Sat, Mar 12, 2011 - Page 3 News List

Tsai’s statement details responsibility

In the past two, three years, I have visited Taiwan’s streets and alleys. In traditional markets, roadside stalls and eateries, I often see the small children that are busy helping their families do business. They come home from school and write their homework on oil-strewn tables and the fading twilight sun. When there are many customers, they give up their tables to accommodate the guests.

When I look at them, my heart is filled with sadness and emotion. They don’t have the most basic needs — not even a table. However, with their own methods, they continue to pursue their futures.

I believe that in this world, all parents have hopes and dreams for their children. These dreams should not be limited by the disparity between urban and rural areas or the rich and the poor. So I tell myself that we have a set of responsibilities to these children that we cannot escape from.

It is a sense of responsibility like this that has led me to decide to contest the Democratic Progressive Party’s presidential nomination for 2012. I have decided to fight alongside the party’s elders and with the Taiwanese people: To use all my power to give the next generation a renewed trust, so they can continue to hold hope for the country and have a proud vision of their future.

When my father was alive, he never liked that I took this political path.

He told me once that: “You don’t have to compete with other people. If someone doesn’t want to do it or can’t do it, then you can step in.”

Today’s decision isn’t to compete with someone or to prove anything. This decision is about a sense of responsibility that has to be upheld and I must bravely carry forward this destiny.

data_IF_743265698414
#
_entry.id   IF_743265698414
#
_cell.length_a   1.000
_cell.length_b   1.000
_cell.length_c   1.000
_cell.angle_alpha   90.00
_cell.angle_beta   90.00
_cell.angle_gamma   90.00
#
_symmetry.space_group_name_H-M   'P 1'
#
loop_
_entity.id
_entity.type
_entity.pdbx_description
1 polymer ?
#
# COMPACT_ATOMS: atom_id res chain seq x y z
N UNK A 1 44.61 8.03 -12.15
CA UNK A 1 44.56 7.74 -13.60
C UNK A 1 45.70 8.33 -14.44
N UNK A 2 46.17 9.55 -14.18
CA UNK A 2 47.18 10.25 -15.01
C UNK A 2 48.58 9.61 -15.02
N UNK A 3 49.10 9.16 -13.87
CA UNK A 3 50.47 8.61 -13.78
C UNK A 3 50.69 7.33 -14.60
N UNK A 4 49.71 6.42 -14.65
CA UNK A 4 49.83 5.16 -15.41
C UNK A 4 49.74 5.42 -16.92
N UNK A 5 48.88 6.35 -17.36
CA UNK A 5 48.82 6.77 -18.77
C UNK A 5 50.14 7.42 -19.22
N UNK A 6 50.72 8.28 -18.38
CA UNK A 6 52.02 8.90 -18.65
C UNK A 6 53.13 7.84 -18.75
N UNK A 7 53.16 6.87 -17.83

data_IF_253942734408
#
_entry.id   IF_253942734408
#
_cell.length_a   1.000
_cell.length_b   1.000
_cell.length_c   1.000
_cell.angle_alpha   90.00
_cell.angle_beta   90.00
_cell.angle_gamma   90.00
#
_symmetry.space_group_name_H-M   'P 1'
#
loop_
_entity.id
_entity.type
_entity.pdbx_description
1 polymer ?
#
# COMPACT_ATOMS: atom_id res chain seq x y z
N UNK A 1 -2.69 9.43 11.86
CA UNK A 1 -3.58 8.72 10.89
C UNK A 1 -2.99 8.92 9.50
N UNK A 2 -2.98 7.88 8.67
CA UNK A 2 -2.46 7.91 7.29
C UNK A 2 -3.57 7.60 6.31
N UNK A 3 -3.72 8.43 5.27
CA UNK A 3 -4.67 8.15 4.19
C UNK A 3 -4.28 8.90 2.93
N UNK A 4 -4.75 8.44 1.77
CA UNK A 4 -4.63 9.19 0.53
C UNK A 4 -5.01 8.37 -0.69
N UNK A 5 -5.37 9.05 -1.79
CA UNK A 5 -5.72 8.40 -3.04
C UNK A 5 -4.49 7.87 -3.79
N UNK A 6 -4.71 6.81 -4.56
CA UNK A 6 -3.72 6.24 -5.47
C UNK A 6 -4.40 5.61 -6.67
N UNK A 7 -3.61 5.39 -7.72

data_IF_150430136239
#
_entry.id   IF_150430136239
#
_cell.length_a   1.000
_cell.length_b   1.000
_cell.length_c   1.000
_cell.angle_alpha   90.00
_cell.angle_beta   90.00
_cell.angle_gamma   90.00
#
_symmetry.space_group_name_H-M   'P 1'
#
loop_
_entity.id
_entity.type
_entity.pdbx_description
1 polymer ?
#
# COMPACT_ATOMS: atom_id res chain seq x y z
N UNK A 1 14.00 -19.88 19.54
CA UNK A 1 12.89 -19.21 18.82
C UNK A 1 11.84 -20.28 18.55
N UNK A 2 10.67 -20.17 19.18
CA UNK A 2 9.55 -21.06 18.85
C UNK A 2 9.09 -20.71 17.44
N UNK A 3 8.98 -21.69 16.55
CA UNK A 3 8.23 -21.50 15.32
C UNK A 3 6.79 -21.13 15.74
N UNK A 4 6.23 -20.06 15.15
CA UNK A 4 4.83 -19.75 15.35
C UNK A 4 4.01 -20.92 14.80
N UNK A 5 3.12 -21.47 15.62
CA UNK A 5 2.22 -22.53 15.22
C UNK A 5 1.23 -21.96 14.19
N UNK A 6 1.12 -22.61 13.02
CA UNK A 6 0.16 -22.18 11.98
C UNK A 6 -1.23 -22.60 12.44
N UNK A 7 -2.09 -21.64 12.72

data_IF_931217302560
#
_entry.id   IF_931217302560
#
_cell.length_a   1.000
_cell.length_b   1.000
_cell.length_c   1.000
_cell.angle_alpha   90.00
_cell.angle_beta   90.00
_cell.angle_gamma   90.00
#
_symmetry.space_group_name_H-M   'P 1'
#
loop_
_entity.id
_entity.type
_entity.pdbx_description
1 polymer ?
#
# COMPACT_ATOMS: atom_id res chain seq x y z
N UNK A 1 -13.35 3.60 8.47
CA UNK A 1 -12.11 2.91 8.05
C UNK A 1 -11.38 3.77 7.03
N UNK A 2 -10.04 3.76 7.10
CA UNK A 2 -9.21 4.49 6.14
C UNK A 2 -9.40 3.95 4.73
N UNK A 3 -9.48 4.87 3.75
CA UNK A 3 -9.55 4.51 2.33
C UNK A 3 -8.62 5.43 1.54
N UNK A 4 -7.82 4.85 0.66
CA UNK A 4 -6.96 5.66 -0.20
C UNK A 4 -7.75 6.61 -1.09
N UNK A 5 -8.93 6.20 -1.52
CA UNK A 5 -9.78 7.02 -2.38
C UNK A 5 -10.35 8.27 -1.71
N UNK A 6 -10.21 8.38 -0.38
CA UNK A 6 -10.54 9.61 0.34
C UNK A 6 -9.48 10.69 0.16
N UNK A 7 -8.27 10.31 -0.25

In the past three years since President Ma Ying-jeou’s (馬英九) inauguration, many unprecedented events have taken place for Taiwan, which have continuously impacted the public’s collective emotions. When Chinese officials come, our police hurriedly take national flags from their own people, compressing the multiple voices of Taiwan into one.

When our young athletes go overseas for competitions — to fight for the pride of Taiwan — they have to endure unequal treatment, resulting in incidents they force them to sit on the taekwondo mat wronged and crying. Our citizens are also sent by the Philippines to China, without reason, and not even a single word of apology is uttered. The government can’t explain these incidents and were at a loss for what to do.

What our young people must be at a loss to understand is why democracy and freedom — achieved through the blood and tears of the past generation — can be easily pushed aside because of our relationship with China. Why does this government continue to feel good about itself, even when our national dignity is trampled upon even to the point that people can no longer accept? Why must the government continue to remain ambiguous when dealing with the issue of our sovereignty, even when our own recognition of this piece of land is so oblivious?

For a long time, it was the sense of collective existence that brought Taiwan together even in the most difficult of times. However, now, when the people’s collective feelings are constantly hurt, this government doesn’t seem to care. It doesn’t employ any means to repair these broken feelings.

We are not asking for much — all we want is a government that cares like we do. This country must be able to give its next generation a sense of pride — and not heartache.

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